Finding Money

A few weeks ago, while at Ghost Ranch in New Mexico, I was walking on one of the labyrinths. It was a peaceful and also exciting experience to reach the center and then begin to trace my way out. On one of the outer rings, a beautiful sunset was illuminating the rocky and dry terrain and so I stopped to reach for my BlackBerry and take a picture. I wanted to capture the sight right there at that moment. Dry heat makes for really crispy air and lovely photos. Little did I know that as I was taking the BB out of my pocket, two $20 bills would slip out without me noticing until hours later.
Maybe someone else needed those $40, I said to myself later that night and carried on.
Fast forward to June 18th in downtown Cincinnati, a very humid and hot afternoon in Cinci that had me hoping for 30-degree weather. I’m heading toward the Cincinnatian Hotel to meet with a friend for happy hour when I just glance to the side of the sidewalk and there’s a little bundle of unattended money. $7 to be exact. Half a block away I order a $5 martini and with a $2 tip, the outing cost me nothing. Great conversation, good drink, nice surprise. Only down by $33, I thought. And then…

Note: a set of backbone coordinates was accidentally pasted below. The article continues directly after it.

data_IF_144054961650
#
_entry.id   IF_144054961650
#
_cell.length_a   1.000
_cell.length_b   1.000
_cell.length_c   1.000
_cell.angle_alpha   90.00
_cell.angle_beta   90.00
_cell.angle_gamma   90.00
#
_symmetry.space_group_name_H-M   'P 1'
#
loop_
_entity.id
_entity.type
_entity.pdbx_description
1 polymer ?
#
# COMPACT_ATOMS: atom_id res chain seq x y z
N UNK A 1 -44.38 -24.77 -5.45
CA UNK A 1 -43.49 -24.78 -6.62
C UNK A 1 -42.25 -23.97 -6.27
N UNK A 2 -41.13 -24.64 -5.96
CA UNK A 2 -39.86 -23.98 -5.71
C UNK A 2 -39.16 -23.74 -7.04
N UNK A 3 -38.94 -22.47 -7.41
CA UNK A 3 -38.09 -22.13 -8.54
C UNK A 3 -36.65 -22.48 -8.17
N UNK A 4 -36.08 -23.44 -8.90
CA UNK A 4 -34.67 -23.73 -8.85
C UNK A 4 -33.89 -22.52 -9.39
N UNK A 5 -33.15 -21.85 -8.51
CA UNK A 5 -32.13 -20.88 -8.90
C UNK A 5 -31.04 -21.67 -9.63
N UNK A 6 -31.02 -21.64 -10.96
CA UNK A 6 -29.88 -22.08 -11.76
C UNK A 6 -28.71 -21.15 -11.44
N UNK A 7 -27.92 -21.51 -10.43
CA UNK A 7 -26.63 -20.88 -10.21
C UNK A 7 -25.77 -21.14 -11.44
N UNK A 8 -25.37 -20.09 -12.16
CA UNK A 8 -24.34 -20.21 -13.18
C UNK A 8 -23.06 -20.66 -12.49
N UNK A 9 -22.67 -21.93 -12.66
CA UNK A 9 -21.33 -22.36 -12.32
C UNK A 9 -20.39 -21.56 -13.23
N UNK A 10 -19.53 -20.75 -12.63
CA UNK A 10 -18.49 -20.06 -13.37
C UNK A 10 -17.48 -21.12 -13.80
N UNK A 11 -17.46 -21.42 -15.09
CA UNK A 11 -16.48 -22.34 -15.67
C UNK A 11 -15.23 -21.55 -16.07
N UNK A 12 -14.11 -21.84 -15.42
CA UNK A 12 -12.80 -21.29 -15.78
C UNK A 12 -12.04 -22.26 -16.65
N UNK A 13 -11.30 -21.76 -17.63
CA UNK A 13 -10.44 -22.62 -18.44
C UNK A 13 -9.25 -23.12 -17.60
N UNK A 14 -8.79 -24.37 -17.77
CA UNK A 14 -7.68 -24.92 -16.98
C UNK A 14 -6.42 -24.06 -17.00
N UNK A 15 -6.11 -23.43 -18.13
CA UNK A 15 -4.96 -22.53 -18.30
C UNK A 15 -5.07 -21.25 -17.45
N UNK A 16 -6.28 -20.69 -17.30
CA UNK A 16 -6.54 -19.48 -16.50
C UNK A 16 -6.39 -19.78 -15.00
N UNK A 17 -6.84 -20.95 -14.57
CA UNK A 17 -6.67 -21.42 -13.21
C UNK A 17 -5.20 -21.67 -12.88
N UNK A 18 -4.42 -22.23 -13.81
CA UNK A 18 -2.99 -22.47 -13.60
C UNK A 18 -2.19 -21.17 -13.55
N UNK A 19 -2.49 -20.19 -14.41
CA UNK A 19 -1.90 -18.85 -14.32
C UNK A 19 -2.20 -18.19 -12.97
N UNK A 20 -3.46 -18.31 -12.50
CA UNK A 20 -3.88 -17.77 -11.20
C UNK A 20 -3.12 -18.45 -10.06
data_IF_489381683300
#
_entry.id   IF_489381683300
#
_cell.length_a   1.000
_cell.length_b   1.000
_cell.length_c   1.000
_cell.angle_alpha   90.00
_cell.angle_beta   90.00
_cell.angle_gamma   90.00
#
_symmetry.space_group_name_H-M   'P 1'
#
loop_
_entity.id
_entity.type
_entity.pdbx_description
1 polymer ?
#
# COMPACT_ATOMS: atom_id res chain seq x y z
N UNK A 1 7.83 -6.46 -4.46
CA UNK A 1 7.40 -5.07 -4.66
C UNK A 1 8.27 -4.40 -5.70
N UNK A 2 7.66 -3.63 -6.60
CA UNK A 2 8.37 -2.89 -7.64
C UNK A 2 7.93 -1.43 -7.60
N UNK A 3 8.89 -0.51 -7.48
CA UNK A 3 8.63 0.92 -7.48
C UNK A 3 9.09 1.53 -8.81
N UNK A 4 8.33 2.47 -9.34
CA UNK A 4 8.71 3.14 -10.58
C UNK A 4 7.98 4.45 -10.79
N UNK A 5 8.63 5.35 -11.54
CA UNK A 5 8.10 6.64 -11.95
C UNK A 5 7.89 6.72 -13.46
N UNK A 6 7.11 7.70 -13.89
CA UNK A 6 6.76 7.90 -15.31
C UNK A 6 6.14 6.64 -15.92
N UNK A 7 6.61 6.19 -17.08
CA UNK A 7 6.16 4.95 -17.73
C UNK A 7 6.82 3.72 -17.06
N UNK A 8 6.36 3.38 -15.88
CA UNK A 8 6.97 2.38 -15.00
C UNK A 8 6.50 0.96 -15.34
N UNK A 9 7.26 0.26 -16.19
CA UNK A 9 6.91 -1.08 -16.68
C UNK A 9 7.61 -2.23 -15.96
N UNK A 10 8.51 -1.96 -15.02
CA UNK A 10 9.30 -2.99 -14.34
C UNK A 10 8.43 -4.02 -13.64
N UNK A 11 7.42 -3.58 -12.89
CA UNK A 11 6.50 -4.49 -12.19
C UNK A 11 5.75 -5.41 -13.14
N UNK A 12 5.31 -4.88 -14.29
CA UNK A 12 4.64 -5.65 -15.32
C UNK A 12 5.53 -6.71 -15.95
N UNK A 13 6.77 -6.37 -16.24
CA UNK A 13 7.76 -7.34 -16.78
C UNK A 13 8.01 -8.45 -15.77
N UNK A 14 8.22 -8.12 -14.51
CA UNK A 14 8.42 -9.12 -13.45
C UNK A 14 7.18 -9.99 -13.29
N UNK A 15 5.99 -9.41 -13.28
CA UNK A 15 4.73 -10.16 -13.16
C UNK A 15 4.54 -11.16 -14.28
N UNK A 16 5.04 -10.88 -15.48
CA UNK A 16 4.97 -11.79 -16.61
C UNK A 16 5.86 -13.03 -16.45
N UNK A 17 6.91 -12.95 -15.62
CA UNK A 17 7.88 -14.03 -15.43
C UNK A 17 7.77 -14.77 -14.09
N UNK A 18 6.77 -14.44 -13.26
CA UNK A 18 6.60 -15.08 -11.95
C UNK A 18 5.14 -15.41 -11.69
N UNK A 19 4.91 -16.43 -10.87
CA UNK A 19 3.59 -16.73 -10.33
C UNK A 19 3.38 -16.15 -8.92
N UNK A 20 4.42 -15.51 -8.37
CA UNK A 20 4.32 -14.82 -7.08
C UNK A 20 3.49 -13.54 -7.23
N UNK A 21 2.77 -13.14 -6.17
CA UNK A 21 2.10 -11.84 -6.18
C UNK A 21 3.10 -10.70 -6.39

Yesterday, walking the Shorewood streets on a scorchingly hot noon time, I found an unattended $10 bill. Humid and exceedingly hot weather can make me hallucinate, but the bill was real. Just like with the $7 in Cincinnati, there’s the 2-second hesitation, the look around to see if anyone’s there, and the what if it’s a candid-camera scenario. And just like in Cincinnati, I picked it up and put it in my pocket.
For the $7, I did the usual, the wondering: did someone need this for a taxi, to buy milk and apples? By the time I got to the $10 the wondering led to a realization of something I had read before but now it really clicked: money is energy. It is spent, sometimes it is lost, sometimes it is gained. It needs to flow; it’s in its nature. It can be found in unexpected places, and we cannot–or should not–obsess about it.
It is important, brings us joy, but we should not be bound to it–kind of like sex. It is never bound to us. Who knows where those two $20s ended up next: books? booze? bananas?
Where might they end up next? In New York City? At a gas station?
I could say now I’m just down by $23, but reaching the realization of those three simple words–money is energy–has its own labyrinthic worth.
Cheers! And may there always be abundance in our lives.

UPDATE: 6/23/12 Well, guess what? Today I found a $5 walking again in Shorewood. This should prove once and for all that walking rules!